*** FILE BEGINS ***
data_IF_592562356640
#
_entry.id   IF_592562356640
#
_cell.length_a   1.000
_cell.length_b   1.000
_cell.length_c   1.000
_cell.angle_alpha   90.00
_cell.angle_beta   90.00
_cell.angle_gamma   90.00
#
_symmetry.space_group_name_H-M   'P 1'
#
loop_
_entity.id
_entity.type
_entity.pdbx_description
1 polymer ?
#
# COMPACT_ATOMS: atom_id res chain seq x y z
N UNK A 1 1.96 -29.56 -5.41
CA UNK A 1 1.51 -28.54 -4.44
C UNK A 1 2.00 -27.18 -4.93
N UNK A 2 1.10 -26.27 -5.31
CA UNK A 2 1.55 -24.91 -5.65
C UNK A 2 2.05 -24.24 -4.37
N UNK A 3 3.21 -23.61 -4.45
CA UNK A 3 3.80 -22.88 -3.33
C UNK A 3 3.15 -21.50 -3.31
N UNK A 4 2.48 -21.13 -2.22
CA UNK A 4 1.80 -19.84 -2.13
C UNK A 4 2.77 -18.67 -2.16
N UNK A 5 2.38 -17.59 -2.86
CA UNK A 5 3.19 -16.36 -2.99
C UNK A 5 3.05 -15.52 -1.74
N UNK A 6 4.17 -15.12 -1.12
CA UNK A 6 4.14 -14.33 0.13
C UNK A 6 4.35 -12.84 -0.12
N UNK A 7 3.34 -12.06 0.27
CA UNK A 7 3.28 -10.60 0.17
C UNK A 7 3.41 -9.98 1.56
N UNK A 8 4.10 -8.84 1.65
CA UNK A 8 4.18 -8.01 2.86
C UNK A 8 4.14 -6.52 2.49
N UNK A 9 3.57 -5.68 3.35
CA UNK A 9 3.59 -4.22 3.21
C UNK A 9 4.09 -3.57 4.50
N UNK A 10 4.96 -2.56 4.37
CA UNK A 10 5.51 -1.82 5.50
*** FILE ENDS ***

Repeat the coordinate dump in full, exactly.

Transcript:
data_IF_592562356640
#
_entry.id   IF_592562356640
#
_cell.length_a   1.000
_cell.length_b   1.000
_cell.length_c   1.000
_cell.angle_alpha   90.00
_cell.angle_beta   90.00
_cell.angle_gamma   90.00
#
_symmetry.space_group_name_H-M   'P 1'
#
loop_
_entity.id
_entity.type
_entity.pdbx_description
1 polymer ?
#
# COMPACT_ATOMS: atom_id res chain seq x y z
N UNK A 1 1.96 -29.56 -5.41
CA UNK A 1 1.51 -28.54 -4.44
C UNK A 1 2.00 -27.18 -4.93
N UNK A 2 1.10 -26.27 -5.31
CA UNK A 2 1.55 -24.91 -5.65
C UNK A 2 2.05 -24.24 -4.37
N UNK A 3 3.21 -23.61 -4.45
CA UNK A 3 3.80 -22.88 -3.33
C UNK A 3 3.15 -21.50 -3.31
N UNK A 4 2.48 -21.13 -2.22
CA UNK A 4 1.80 -19.84 -2.13
C UNK A 4 2.77 -18.67 -2.16
N UNK A 5 2.38 -17.59 -2.86
CA UNK A 5 3.19 -16.36 -2.99
C UNK A 5 3.05 -15.52 -1.74
N UNK A 6 4.17 -15.12 -1.12
CA UNK A 6 4.14 -14.33 0.13
C UNK A 6 4.35 -12.84 -0.12
N UNK A 7 3.34 -12.06 0.27
CA UNK A 7 3.28 -10.60 0.17
C UNK A 7 3.41 -9.98 1.56
N UNK A 8 4.10 -8.84 1.65
CA UNK A 8 4.18 -8.01 2.86
C UNK A 8 4.14 -6.52 2.49
N UNK A 9 3.57 -5.68 3.35
CA UNK A 9 3.59 -4.22 3.21
C UNK A 9 4.09 -3.57 4.50
N UNK A 10 4.96 -2.56 4.37
CA UNK A 10 5.51 -1.82 5.50